As automobile factories in towns all over America close the shutters and fall silent, new factories are rising to take their place across the ocean.

In the most recent report of this international dichotomy, perpetual Japanese problem child Mitsubishi, orphaned by DaimlerChrysler (NYSE:DCX) late last year when it sold its Mitsubishi stake to Goldman Sachs (NYSE:GS), is heading to Russia and looking for love in the northern capital of St. Petersburg. Executives from the Japanese carmaker visited St. Petersburg earlier this month to scout out possible locations for a plant.

According to Russia's leading business newspaper, Kommersant, Mitsubishi likes St. Pete (or more specifically, the surrounding Leningrad region) in part because the city is quickly reaching critical mass as a hub of automobile manufacturing activity. Ford (NYSE:F), General Motors (NYSE:GM), and fellow Mitsubishi countrymanNissan (NASDAQ:NSANY) are all there. Meanwhile, just up the road in Shushary, Toyota (NYSE:TM) has a plant in the works that should begin churning out cars late next year. While that might make the city seem a bit crowded, Kommersant points out that auto parts manufacturers are expected to follow the big boys to the city to stay in close contact and reduce shipping times and costs. With so many carmakers using mix-and-match parts made by the same parts makers, the arrival of the latter makes St. Pete a natural place for a newcomer like Mitsubishi to set up shop.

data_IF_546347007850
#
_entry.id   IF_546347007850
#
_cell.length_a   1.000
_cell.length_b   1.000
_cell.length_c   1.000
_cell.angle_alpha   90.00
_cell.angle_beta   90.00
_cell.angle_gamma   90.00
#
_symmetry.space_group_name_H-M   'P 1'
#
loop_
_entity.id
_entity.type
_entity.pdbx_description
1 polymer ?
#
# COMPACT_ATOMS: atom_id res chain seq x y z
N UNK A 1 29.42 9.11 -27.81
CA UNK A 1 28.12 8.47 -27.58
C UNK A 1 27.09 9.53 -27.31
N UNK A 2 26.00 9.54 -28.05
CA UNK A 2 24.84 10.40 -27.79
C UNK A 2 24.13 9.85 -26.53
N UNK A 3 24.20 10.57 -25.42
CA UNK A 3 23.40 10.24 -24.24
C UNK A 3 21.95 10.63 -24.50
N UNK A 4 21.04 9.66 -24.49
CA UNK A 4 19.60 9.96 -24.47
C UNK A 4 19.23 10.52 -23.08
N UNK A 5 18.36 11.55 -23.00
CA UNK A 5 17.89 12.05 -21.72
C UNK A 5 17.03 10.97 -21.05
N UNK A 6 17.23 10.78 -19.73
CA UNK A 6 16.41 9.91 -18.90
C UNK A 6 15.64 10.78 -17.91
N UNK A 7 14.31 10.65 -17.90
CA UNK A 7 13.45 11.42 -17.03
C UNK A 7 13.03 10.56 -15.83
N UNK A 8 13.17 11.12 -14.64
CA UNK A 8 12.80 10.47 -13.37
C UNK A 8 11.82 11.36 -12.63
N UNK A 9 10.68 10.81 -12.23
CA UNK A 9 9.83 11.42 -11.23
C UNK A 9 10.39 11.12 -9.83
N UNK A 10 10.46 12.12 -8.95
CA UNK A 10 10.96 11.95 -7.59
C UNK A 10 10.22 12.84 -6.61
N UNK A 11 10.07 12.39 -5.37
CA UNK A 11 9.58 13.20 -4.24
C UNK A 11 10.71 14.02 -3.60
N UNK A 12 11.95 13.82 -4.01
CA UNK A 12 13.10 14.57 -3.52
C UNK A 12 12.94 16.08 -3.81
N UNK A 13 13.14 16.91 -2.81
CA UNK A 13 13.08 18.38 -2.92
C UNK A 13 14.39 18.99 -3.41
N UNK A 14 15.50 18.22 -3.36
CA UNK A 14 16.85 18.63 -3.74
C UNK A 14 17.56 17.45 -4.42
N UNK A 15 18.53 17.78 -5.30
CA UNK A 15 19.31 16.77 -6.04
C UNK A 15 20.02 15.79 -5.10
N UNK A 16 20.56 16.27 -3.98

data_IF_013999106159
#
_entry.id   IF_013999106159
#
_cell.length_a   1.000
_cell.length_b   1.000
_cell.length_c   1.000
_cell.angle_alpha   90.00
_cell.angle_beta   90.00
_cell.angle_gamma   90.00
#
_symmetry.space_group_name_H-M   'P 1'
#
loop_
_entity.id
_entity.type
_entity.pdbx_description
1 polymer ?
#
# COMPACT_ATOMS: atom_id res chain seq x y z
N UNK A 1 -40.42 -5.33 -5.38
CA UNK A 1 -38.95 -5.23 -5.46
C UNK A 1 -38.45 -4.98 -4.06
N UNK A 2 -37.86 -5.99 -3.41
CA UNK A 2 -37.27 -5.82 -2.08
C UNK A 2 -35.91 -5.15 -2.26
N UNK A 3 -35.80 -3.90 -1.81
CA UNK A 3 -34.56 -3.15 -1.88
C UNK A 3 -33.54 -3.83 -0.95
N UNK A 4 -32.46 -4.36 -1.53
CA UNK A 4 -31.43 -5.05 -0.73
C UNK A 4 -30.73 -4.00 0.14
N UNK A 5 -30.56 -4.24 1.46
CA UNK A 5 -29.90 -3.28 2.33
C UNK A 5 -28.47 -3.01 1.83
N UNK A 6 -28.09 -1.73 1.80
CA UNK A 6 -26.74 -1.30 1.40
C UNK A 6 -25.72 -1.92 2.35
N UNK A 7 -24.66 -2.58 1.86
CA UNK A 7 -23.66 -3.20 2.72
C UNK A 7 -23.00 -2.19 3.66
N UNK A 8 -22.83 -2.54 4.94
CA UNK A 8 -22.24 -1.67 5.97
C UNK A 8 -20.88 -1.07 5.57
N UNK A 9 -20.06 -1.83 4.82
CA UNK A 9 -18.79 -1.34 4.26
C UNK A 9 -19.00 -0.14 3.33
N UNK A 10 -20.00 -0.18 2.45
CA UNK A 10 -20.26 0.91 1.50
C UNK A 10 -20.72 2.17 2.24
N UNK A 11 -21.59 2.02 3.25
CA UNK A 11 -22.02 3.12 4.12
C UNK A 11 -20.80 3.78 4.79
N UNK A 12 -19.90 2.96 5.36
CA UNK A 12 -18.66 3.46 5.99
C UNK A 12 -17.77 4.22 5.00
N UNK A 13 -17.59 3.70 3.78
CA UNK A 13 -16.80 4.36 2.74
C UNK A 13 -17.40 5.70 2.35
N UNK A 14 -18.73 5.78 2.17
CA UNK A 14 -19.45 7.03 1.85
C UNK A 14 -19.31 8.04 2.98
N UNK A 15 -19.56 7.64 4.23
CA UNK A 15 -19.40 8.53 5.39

It's no coincidence that so many of these new factories are rising out of the swamps of St. Pete. After all, if you listen to Ford and GM execs here in the States, their biggest beef in recent years has been the rising cost of gasoline and its impact on sales of their most profitable vehicles -- gas-guzzling full-size pickups and SUVs. But as gas-hungry as the U.S. is, the eastern stretches of Russia are just as gas- (or rather, crude oil-) rich. And in a real world example of trickle-down economics in action, it seems a fair amount of those Russian petro-rubles are filtering down to the car-buying public -- and car sales are booming.

Mitsubishi says it's still just window-shopping at this point, and hasn't yet decided to make a move to build in Russia. The company says it would need to sell at least 75,000 vehicles per annum in Russia for building a plant there to make economic sense. On the other hand, it sold 55,000 cars there in 2005, and that was an 83% year-over-year increase. If this rate of sales growth keeps up, Mitsubishi could have crested its targeted sales volume almost by the time you finish this column.

Who else is building cars in Russia? Find out in:

And who's not? Just DaimlerChrysler and Honda (NYSE:HMC), from the Big 6. Let's see how long that remains true.

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Fool contributor Rich Smith does not own shares in any company named above.